The ensemble cast featured some of the finest actors of the day – Anita Kanwar, Kanwaljeet Singh, Mazhar Khan, Soni Razdan and Kiran Juneja. The masterful writing and robust production not only recreated the pre-Independence-era mansions and later the refugee camps and middle-class homes, it also straddled generations and mirrored their changing worldviews brilliantly.

If Hum Log expanded the audience for Indian television, Buniyaad owned it. The Partition had been fruitfully explored by literature but except for stray instances on the screen (Dharamputra, Garm Hava), the historical tragedy hadn’t been adequately explored in popular culture. The unrelentingly dark Tamas would arrive two years after Buniyaad went on air.

Wisely enough, the makers of Buniyaad didn’t attempt to re-interpret the classic. It would have been sacrilege.

We welcome your comments at
Sponsored Content BY 

Some of the most significant innovations in automotive history made their debut in this iconic automobile

The latest version features India's first BS VI norms-compliant engine and a host of 'intelligent' features.

The S-Class, also known as Sonderklasse or special class, represents Mercedes Benz’ top-of-the-line sedan line up. Over the decades, this line of luxury vehicles has brought significant automotive technologies to the mainstream, with several firsts to its credit and has often been called the best car in the world. It’s in the S-Class that the first electronic ESP and ABS anti-lock braking system made their debut in the 20th century.

Twenty first-century driver assistance technologies which predict driver-behaviour and the vehicle’s course in order to take preventive safety measures are also now a staple of the S-Class. In the latest 2018 S-Class, the S 350 d, a 360-degree network of cameras, radars and other sensors communicate with each other for an ‘intelligent’ driving experience.

The new S-Class systems are built on Mercedes Benz’s cutting-edge radar-based driving assistance features, and also make use of map and navigation data to calculate driving behaviour. In cities and on other crowded roads, the Active Distance Assist DISTRONIC helps maintain the distance between car and the vehicle in front during speeds of up to 210 kmph. In the same speed range, Active Steering Assist helps the driver stay in the centre of the lane on stretches of straight road and on slight bends. Blind Spot Assist, meanwhile, makes up for human limitations by indicating vehicles present in the blind spot during a lane change. The new S-Class also communicates with other cars equipped with the Car-to-X communication system about dicey road conditions and low visibility due to fog, rain, accidents etc. en route.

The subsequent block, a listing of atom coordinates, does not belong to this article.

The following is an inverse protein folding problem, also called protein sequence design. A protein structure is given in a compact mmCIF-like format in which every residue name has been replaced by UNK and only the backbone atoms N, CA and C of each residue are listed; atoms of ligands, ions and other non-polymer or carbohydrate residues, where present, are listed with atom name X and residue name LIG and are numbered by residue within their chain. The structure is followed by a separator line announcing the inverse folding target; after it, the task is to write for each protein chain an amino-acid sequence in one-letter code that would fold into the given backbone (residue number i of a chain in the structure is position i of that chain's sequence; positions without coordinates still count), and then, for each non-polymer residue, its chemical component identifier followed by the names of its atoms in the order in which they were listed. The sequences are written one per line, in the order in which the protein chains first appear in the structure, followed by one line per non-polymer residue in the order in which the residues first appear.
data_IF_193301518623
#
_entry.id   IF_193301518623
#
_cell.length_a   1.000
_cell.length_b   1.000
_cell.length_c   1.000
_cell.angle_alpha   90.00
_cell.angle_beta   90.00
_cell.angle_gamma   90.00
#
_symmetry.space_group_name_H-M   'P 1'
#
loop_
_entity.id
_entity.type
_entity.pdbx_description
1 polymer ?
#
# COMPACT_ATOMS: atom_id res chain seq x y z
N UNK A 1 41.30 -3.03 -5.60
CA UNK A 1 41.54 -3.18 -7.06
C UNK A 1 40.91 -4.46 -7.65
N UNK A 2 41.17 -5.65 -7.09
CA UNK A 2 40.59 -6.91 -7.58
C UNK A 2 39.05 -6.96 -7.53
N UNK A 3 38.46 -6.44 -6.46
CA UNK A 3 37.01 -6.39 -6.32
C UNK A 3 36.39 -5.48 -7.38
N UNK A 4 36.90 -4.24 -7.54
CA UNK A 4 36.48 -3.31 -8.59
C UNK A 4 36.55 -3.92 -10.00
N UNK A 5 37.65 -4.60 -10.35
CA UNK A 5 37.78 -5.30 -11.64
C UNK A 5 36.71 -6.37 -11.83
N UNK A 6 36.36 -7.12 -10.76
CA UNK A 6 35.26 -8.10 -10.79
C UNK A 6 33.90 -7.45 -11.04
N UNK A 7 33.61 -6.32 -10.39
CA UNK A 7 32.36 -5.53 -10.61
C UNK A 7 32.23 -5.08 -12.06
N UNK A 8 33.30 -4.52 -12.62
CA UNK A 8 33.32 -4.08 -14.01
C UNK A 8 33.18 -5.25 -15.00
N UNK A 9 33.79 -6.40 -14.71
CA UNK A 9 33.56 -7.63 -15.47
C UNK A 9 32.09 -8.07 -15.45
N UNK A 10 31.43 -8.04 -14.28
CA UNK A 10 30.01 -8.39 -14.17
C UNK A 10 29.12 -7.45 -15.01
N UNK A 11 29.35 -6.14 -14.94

The new S-Class can even automatically engage the emergency system when the driver is unable to raise an alarm. Active Emergency Stop Assist brings the car to a stop if it detects sustained periods of inactivity from the driver when Active Steering Assist is switched on. If the driver doesn’t respond to repeated visual and audible prompts, it automatically activates the emergency call system and unlocks the car to provide access to first responders.

The new Mercedes-Benz S 350 d in India features another notable innovation – the country’s first BS VI norms-compliant car engine, in accordance with government regulations to control vehicular pollution. Debuting two years before the BS VI deadline of 2020, the S 350 d engine also remains compatible with the current BS IV fuels.

The S 350 d is an intelligent car made in India, for Indian roads - in the Mercedes Benz S-Class tradition. See the video below to know what drives the S-Class series by Mercedes Benz.

To know more about the 2018 S-Class, click here.


This article was produced by the Scroll marketing team on behalf of Mercedes Benz and not by the Scroll editorial team.